This letter to the editor of The Denver Post appeared in today’s paper (February 5, 2021).
Re: “Moves on energy, climate need to be smart,” Jan. 31 letters
Flooding in the US Midwest, 2008. Don Becker, USGS (public domain).
In a recent letter to the editor, someone said that the President’s suspension of oil and gas leases had put him out of business and had failed to stop one CO2 molecule from being released. Good points! To be consistent, we need a “cap-auction-trade” system restricting both the production and consumption of oil. Continue reading
Why isn’t “limits to growth” obvious? We live on a finite planet, with finite resources. The economy depends on these resources. This shouldn’t be that complicated, but somehow it is. If we’re going to deal with the environmental crisis, and get to a vegan world, we need to figure out these questions.
This is my second video on “limits to growth and veganism,” based on the ideas for the talk I gave last fall on “Limits to growth and veganism” via Zoom. Please comment below on questions that you have or things that you’d like to hear more about.
What do we mean by “limits to growth”? Why should vegans care?
Last fall I gave a talk on “Limits to growth and veganism” via Zoom. I did make a recording, but the recording quality wasn’t very good, so I produced this YouTube video instead. This isn’t exactly what I said, but it’s closer to what I should have said. Let me know any questions below in the comments. I haven’t yet covered all the topics I promised to cover, but there will be more such videos.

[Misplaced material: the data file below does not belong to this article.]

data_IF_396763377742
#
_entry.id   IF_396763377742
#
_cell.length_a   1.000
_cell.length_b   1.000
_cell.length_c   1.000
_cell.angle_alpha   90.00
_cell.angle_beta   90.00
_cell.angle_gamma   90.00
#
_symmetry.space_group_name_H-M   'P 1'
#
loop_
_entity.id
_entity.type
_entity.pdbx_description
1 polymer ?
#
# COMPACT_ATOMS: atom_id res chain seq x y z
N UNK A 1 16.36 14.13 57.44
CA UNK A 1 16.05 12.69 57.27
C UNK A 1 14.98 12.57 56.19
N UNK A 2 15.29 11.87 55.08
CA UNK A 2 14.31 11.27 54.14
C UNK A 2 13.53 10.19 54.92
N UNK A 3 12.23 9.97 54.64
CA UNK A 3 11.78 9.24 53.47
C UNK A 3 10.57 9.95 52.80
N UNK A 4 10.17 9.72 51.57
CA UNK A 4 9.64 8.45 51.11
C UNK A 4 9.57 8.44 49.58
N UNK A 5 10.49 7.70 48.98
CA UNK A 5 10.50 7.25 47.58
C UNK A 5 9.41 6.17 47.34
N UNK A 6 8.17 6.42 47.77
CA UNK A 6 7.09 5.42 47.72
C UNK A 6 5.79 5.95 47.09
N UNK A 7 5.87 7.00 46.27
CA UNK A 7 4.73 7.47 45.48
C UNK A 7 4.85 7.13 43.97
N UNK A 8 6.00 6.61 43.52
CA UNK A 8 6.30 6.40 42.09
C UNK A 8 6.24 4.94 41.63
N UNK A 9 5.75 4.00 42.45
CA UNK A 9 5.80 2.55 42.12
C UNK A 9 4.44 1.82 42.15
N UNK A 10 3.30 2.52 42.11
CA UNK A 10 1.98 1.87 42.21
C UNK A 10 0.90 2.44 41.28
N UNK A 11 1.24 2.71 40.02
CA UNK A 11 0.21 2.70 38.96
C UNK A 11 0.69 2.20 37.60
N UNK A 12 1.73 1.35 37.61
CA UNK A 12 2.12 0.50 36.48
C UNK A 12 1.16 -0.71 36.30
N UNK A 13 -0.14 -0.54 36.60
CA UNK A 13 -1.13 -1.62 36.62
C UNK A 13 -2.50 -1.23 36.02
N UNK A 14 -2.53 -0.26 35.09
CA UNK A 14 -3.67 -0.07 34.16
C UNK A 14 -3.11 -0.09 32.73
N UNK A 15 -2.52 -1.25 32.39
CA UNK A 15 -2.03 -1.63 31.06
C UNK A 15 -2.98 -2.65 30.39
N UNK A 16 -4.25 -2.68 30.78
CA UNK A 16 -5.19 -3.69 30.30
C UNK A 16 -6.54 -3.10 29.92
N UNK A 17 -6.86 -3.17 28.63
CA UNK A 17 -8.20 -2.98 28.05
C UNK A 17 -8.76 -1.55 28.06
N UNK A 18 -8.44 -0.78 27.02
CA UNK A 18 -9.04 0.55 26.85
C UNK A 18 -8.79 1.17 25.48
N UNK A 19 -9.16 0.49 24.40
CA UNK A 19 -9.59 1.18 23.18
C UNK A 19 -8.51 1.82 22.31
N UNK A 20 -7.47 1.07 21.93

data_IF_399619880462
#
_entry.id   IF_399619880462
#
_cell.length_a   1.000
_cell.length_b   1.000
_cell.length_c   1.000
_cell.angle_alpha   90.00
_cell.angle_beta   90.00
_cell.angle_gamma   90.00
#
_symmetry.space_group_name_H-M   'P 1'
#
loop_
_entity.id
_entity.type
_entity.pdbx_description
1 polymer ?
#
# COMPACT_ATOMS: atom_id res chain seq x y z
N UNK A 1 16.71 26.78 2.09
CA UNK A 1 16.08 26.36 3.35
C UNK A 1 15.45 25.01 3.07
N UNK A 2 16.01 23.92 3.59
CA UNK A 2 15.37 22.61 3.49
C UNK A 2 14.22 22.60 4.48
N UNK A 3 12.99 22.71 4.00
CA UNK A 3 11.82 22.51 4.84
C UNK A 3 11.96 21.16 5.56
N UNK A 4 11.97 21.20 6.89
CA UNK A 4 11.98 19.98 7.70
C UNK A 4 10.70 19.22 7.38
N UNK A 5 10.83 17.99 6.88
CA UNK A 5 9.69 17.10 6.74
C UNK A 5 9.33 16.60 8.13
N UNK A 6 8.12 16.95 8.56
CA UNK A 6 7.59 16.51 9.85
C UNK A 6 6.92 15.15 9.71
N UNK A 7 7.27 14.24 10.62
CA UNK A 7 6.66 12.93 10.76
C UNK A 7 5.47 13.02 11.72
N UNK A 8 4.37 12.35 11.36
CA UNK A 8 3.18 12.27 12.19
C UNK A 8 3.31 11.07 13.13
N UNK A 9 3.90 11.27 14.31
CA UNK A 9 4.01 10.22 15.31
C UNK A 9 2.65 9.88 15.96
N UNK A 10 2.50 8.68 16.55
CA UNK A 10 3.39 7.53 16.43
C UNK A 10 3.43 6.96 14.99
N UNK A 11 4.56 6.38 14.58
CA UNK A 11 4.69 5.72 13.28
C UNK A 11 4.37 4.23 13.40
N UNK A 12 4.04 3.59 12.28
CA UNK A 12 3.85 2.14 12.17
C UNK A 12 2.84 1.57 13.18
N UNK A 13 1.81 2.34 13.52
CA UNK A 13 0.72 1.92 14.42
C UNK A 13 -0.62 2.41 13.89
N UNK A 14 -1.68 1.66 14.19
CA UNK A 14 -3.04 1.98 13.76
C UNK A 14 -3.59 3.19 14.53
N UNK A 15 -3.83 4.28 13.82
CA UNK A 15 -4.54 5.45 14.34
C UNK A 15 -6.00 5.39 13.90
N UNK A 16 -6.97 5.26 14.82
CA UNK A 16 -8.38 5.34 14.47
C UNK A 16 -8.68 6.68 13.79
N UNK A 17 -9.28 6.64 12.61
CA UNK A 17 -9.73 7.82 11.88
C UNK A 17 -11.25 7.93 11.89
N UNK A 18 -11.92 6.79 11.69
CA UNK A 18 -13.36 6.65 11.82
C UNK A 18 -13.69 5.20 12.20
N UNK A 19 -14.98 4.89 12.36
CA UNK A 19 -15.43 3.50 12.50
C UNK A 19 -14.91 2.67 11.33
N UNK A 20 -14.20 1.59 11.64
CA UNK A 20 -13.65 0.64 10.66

I will be giving a talk on “Limits to Growth and Veganism” at the Vegan World 2026 Virtual Convergence. It will be Saturday (TOMORROW, October 31) at 1 PM Mountain Daylight time (= 3 PM Eastern Daylight time = 2 PM Central Daylight time = 12 noon Pacific Daylight). It will be in the Vegan Infrastructure Room (New Ecology, New Economy, New Governance). You can get tickets here. They are $49 each, but there is an option to ask to get in free, so no one will be turned away. The links will be sent out to ticket holders.
The convergence will be entirely virtual (you’ll need a PC, laptop, or other device to access it on the internet) and held this weekend (October 31 and November 1). It features Dr. John McDougall (“The Connection between Chronic Disease / Climate Change / COVID19 = Diet”), Judy Carman (“Homo Ahimsa”), Renee King-Sonnen (the “Rowdy Girl”) and of course Sailesh Rao who will present the “Strategic Action Plan,” among many others. Continue reading
VOTE poster (1920) from the League of Women Voters. Public domain.